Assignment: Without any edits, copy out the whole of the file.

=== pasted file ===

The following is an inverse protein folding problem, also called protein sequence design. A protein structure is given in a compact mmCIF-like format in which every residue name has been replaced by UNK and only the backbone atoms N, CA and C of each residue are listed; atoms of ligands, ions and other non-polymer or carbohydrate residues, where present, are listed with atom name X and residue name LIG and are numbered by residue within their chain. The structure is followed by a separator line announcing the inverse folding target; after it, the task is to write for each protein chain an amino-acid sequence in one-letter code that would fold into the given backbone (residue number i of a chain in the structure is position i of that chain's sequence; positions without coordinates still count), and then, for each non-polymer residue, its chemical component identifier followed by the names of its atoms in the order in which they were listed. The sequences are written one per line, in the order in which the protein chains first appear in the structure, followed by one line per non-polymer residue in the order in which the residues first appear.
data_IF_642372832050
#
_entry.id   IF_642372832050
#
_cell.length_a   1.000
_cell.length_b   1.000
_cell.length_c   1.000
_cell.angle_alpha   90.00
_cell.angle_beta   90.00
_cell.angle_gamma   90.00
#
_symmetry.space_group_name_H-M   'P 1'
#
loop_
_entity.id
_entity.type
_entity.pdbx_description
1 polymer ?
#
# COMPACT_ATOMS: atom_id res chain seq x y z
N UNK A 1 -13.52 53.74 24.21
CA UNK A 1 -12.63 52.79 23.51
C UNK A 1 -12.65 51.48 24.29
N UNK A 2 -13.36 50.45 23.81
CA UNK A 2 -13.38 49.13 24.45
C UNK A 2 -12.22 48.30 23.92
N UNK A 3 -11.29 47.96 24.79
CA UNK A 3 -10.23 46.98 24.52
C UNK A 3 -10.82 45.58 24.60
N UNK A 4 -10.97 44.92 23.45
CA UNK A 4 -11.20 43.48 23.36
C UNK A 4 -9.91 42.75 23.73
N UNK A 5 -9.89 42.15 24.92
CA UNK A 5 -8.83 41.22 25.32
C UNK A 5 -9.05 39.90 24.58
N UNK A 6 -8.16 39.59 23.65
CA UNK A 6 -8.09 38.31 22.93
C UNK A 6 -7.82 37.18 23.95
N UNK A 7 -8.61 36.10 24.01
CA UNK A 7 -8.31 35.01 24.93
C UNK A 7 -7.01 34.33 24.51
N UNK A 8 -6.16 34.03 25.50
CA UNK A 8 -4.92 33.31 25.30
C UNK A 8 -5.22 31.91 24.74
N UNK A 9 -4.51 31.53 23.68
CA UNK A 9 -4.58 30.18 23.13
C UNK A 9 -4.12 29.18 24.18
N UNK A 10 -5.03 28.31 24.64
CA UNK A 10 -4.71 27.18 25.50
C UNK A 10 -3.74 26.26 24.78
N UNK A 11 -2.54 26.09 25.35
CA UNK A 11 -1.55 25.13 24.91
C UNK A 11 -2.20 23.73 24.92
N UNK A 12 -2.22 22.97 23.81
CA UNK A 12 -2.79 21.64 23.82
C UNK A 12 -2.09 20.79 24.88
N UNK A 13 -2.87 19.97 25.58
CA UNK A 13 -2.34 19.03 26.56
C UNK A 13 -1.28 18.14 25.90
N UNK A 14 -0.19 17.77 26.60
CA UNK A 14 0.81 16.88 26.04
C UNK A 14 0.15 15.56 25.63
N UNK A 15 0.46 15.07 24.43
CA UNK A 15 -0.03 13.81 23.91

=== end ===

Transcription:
The following is an inverse protein folding problem, also called protein sequence design. A protein structure is given in a compact mmCIF-like format in which every residue name has been replaced by UNK and only the backbone atoms N, CA and C of each residue are listed; atoms of ligands, ions and other non-polymer or carbohydrate residues, where present, are listed with atom name X and residue name LIG and are numbered by residue within their chain. The structure is followed by a separator line announcing the inverse folding target; after it, the task is to write for each protein chain an amino-acid sequence in one-letter code that would fold into the given backbone (residue number i of a chain in the structure is position i of that chain's sequence; positions without coordinates still count), and then, for each non-polymer residue, its chemical component identifier followed by the names of its atoms in the order in which they were listed. The sequences are written one per line, in the order in which the protein chains first appear in the structure, followed by one line per non-polymer residue in the order in which the residues first appear.
data_IF_642372832050
#
_entry.id   IF_642372832050
#
_cell.length_a   1.000
_cell.length_b   1.000
_cell.length_c   1.000
_cell.angle_alpha   90.00
_cell.angle_beta   90.00
_cell.angle_gamma   90.00
#
_symmetry.space_group_name_H-M   'P 1'
#
loop_
_entity.id
_entity.type
_entity.pdbx_description
1 polymer ?
#
# COMPACT_ATOMS: atom_id res chain seq x y z
N UNK A 1 -13.52 53.74 24.21
CA UNK A 1 -12.63 52.79 23.51
C UNK A 1 -12.65 51.48 24.29
N UNK A 2 -13.36 50.45 23.81
CA UNK A 2 -13.38 49.13 24.45
C UNK A 2 -12.22 48.30 23.92
N UNK A 3 -11.29 47.96 24.79
CA UNK A 3 -10.23 46.98 24.52
C UNK A 3 -10.82 45.58 24.60
N UNK A 4 -10.97 44.92 23.45
CA UNK A 4 -11.20 43.48 23.36
C UNK A 4 -9.91 42.75 23.73
N UNK A 5 -9.89 42.15 24.92
CA UNK A 5 -8.83 41.22 25.32
C UNK A 5 -9.05 39.90 24.58
N UNK A 6 -8.16 39.59 23.65
CA UNK A 6 -8.09 38.31 22.93
C UNK A 6 -7.82 37.18 23.95
N UNK A 7 -8.61 36.10 24.01
CA UNK A 7 -8.31 35.01 24.93
C UNK A 7 -7.01 34.33 24.51
N UNK A 8 -6.16 34.03 25.50
CA UNK A 8 -4.92 33.31 25.30
C UNK A 8 -5.22 31.91 24.74
N UNK A 9 -4.51 31.53 23.68
CA UNK A 9 -4.58 30.18 23.13
C UNK A 9 -4.12 29.18 24.18
N UNK A 10 -5.03 28.31 24.64
CA UNK A 10 -4.71 27.18 25.50
C UNK A 10 -3.74 26.26 24.78
N UNK A 11 -2.54 26.09 25.35
CA UNK A 11 -1.55 25.13 24.91
C UNK A 11 -2.20 23.73 24.92
N UNK A 12 -2.22 22.97 23.81
CA UNK A 12 -2.79 21.64 23.82
C UNK A 12 -2.09 20.79 24.88
N UNK A 13 -2.87 19.97 25.58
CA UNK A 13 -2.34 19.03 26.56
C UNK A 13 -1.28 18.14 25.90
N UNK A 14 -0.19 17.77 26.60
CA UNK A 14 0.81 16.88 26.04
C UNK A 14 0.15 15.56 25.63
N UNK A 15 0.46 15.07 24.43
CA UNK A 15 -0.03 13.81 23.91